"The acceptance has been phenomenal," he says of wounded vets who still want to serve.

Joseph James, a 28-year-old retired Army sergeant first class, was anxious at first to be in a place he left in agony after he was injured by an IED on April 8, 2008. This week, he will return to the place where he was hit — the hardest duty, but the one that could bring the most relief.

"I can go to the site where I almost died, and I can say, you know what, this is the start of a new life," says Joseph. "I can close that old chapter out and not hold the baggage of the past. I can take my retirement with a lighter heart."

They tell their stories, one by one, to a crowded room of active duty soldiers. Afterward, the troops line up for handshakes and emotional backslaps.

Helping The Healing

The idea for the program came from wounded veterans themselves. Rick Kell, who volunteers at Walter Reed Army Medical Center in Washington, D.C., and runs a foundation called Troops First, helped make it happen. He won approval from the military command and the Army's surgeon general.

"I've seen 49 men change in front of my eyes, the week that they were here," says Kell. "I've received letters from wives thanking me for bringing their husbands back from Iraq after they had already been home for two years."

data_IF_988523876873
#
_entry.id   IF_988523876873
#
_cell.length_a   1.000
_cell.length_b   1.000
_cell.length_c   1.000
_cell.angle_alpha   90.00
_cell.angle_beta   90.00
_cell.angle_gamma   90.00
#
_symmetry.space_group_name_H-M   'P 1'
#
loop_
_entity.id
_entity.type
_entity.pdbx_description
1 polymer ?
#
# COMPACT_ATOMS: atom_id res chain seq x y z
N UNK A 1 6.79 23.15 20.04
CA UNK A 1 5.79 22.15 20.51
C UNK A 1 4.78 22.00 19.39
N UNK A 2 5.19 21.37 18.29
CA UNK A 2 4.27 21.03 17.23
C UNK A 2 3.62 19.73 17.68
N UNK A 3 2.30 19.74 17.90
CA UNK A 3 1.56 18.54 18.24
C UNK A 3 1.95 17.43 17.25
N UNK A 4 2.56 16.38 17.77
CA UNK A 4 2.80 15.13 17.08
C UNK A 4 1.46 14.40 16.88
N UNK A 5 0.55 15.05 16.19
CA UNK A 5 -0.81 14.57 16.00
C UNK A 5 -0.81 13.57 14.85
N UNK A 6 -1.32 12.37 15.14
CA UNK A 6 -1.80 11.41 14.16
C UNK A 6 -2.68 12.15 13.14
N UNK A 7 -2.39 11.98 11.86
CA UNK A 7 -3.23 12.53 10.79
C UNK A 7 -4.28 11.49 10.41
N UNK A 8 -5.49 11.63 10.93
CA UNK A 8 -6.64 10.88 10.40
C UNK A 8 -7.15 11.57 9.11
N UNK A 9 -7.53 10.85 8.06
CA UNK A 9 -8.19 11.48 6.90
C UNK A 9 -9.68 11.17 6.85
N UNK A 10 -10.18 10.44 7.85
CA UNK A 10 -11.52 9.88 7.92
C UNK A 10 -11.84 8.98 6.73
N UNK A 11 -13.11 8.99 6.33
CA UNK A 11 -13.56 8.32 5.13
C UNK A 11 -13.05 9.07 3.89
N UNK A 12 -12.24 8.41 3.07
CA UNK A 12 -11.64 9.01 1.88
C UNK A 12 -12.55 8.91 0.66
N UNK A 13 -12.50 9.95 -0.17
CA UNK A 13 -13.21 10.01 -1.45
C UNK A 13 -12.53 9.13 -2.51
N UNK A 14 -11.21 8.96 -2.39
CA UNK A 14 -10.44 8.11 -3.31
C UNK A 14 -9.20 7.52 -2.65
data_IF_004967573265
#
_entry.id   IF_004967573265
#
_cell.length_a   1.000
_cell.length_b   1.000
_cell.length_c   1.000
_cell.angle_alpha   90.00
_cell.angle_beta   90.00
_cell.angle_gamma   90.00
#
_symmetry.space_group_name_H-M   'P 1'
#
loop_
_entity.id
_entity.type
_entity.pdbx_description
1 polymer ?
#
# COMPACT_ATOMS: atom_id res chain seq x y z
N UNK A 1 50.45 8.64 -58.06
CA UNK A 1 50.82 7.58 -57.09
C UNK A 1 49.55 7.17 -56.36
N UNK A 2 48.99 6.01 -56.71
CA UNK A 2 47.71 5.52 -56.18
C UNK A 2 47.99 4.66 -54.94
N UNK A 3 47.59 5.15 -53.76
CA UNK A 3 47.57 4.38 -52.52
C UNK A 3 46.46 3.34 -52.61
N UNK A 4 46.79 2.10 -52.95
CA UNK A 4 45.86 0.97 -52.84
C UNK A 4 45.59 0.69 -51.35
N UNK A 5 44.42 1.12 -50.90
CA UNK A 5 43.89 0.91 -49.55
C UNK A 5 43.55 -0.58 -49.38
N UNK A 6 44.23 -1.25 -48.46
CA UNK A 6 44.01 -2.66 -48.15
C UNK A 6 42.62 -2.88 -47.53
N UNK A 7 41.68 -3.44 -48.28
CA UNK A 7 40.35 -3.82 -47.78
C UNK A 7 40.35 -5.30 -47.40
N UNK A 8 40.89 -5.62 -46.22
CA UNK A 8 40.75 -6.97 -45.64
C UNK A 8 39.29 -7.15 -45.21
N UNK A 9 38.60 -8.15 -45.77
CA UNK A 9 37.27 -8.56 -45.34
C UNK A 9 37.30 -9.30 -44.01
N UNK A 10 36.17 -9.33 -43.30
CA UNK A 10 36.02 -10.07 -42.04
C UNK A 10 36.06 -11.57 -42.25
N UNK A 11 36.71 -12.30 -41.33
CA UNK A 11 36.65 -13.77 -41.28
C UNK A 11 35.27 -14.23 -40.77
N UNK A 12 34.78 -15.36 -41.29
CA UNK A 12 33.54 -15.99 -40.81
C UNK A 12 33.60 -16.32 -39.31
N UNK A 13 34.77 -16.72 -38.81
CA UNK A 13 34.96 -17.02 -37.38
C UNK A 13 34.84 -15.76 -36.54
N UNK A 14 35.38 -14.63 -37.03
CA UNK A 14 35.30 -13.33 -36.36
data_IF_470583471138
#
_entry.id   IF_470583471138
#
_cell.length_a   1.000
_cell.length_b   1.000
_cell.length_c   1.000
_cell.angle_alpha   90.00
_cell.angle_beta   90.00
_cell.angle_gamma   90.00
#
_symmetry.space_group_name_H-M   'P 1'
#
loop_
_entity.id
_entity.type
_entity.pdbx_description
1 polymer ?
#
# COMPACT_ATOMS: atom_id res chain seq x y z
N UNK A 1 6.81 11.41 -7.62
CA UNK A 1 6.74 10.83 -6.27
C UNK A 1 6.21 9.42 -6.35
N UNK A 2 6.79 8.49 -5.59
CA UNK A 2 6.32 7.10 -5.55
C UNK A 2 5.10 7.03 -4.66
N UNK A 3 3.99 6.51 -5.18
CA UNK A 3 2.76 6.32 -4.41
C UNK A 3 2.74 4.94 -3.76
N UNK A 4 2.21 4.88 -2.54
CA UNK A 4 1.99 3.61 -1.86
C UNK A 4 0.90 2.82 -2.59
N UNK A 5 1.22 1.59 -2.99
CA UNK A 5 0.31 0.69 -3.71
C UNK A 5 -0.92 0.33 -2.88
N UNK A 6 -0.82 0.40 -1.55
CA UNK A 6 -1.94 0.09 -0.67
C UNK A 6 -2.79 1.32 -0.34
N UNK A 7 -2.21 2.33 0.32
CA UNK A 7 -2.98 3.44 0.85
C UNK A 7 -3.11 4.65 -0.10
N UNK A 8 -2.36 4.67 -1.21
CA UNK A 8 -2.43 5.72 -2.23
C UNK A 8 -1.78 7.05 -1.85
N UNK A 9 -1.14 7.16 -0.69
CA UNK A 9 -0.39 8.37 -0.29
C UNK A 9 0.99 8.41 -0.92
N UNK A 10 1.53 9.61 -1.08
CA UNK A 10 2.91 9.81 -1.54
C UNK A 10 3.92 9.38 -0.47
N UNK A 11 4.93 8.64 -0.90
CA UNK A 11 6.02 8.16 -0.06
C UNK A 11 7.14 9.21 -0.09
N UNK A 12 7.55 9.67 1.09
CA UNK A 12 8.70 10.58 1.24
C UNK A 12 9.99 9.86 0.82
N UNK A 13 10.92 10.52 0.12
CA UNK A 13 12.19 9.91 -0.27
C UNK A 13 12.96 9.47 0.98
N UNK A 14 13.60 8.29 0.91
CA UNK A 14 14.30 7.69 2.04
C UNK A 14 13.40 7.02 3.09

Kell takes part in every trip and helps pick the participants. He chooses those who have already made progress in coming to terms with the change in their lives, both physical and psychological.

"A warrior who is thriving, who can move past their injury with school, family, career — that is primary," he says.

There are no medical studies on the healing properties of revisiting battlegrounds, but veterans have been organizing trips for generations, from World War I to Vietnam. Iraq is different because it is still a conflict zone, and Kell can't say for certain if the program can continue after U.S. troops withdraw next year.

Getting A Second Chance

Alexander Reyes, 25, a retired Army sergeant from Miami, recalls his war story.

"The IED was buried right underneath my feet where I was walking. When they detonated, I thought I was dead. But thank God, I survived, and I have a second chance in life," Reyes says.

His "second chance" is underlined by a reunion with his younger brother, now stationed in Iraq.

"I can finally move on," Reyes says. "The first step is to accept your new way of life."

For him, the bigger surprise is the dramatic changes in a country at war when he left.

"We could see that it's not in vain, because back in 2006 and 2007, you have to live with the high security level, the uneasiness. Now, I could finally relax," Reyes says.

On their first day back in the country, they are beginning to relax. After the fanfare in the palace hall, these seven men sit down with Lt. Gen. Robert W. Cone, commanding general for U.S. operations in Iraq, III Corps commander. He has seen his share of veterans who will need care for the rest of their lives.

"It is a lifetime responsibility that we have taken on," Cone says. "They trust us, and we don't want to let them down."